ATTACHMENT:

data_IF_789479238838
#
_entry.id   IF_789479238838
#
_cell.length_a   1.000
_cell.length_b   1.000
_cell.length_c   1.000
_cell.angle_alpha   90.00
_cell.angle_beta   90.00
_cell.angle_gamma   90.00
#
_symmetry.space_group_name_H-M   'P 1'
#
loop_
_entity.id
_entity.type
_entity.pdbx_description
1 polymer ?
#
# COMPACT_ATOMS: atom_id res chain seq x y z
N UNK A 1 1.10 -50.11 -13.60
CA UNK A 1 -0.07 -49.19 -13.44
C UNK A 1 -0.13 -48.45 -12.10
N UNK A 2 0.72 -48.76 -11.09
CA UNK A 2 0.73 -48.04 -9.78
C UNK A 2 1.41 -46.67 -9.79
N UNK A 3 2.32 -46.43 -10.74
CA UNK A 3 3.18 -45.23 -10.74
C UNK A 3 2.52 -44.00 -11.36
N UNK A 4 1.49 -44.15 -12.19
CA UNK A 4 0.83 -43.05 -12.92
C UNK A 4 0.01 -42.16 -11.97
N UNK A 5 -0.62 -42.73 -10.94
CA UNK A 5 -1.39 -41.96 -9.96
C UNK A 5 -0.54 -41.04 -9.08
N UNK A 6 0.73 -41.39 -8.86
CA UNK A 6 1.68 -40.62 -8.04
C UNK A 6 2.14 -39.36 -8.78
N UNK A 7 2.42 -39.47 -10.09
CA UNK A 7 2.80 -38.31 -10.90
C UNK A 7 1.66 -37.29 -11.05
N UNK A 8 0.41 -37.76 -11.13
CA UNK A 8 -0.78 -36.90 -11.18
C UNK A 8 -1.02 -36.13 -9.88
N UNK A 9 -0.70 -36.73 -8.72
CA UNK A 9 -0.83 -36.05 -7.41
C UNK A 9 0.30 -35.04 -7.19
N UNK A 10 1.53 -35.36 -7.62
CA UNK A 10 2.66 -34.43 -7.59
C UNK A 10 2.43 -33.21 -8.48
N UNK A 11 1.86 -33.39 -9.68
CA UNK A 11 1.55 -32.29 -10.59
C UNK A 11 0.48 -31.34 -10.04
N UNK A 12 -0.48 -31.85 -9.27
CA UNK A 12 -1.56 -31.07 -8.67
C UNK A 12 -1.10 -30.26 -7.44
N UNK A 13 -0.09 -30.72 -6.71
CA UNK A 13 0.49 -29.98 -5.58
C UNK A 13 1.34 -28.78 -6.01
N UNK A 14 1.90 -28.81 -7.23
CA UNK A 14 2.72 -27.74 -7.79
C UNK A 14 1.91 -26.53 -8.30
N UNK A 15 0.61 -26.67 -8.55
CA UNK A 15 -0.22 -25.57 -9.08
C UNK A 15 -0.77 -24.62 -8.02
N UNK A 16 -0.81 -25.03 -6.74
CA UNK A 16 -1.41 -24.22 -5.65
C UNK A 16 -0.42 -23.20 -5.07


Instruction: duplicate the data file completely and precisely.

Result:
data_IF_789479238838
#
_entry.id   IF_789479238838
#
_cell.length_a   1.000
_cell.length_b   1.000
_cell.length_c   1.000
_cell.angle_alpha   90.00
_cell.angle_beta   90.00
_cell.angle_gamma   90.00
#
_symmetry.space_group_name_H-M   'P 1'
#
loop_
_entity.id
_entity.type
_entity.pdbx_description
1 polymer ?
#
# COMPACT_ATOMS: atom_id res chain seq x y z
N UNK A 1 1.10 -50.11 -13.60
CA UNK A 1 -0.07 -49.19 -13.44
C UNK A 1 -0.13 -48.45 -12.10
N UNK A 2 0.72 -48.76 -11.09
CA UNK A 2 0.73 -48.04 -9.78
C UNK A 2 1.41 -46.67 -9.79
N UNK A 3 2.32 -46.43 -10.74
CA UNK A 3 3.18 -45.23 -10.74
C UNK A 3 2.52 -44.00 -11.36
N UNK A 4 1.49 -44.15 -12.19
CA UNK A 4 0.83 -43.05 -12.92
C UNK A 4 0.01 -42.16 -11.97
N UNK A 5 -0.62 -42.73 -10.94
CA UNK A 5 -1.39 -41.96 -9.96
C UNK A 5 -0.54 -41.04 -9.08
N UNK A 6 0.73 -41.39 -8.86
CA UNK A 6 1.68 -40.62 -8.04
C UNK A 6 2.14 -39.36 -8.78
N UNK A 7 2.42 -39.47 -10.09
CA UNK A 7 2.80 -38.31 -10.90
C UNK A 7 1.66 -37.29 -11.05
N UNK A 8 0.41 -37.76 -11.13
CA UNK A 8 -0.78 -36.90 -11.18
C UNK A 8 -1.02 -36.13 -9.88
N UNK A 9 -0.70 -36.73 -8.72
CA UNK A 9 -0.83 -36.05 -7.41
C UNK A 9 0.30 -35.04 -7.19
N UNK A 10 1.53 -35.36 -7.62
CA UNK A 10 2.66 -34.43 -7.59
C UNK A 10 2.43 -33.21 -8.48
N UNK A 11 1.86 -33.39 -9.68
CA UNK A 11 1.55 -32.29 -10.59
C UNK A 11 0.48 -31.34 -10.04
N UNK A 12 -0.48 -31.85 -9.27
CA UNK A 12 -1.56 -31.07 -8.67
C UNK A 12 -1.10 -30.26 -7.44
N UNK A 13 -0.09 -30.72 -6.71
CA UNK A 13 0.49 -29.98 -5.58
C UNK A 13 1.34 -28.78 -6.01
N UNK A 14 1.90 -28.81 -7.23
CA UNK A 14 2.72 -27.74 -7.79
C UNK A 14 1.91 -26.53 -8.30
N UNK A 15 0.61 -26.67 -8.55
CA UNK A 15 -0.22 -25.57 -9.08
C UNK A 15 -0.77 -24.62 -8.02
N UNK A 16 -0.81 -25.03 -6.74
CA UNK A 16 -1.41 -24.22 -5.65
C UNK A 16 -0.42 -23.20 -5.07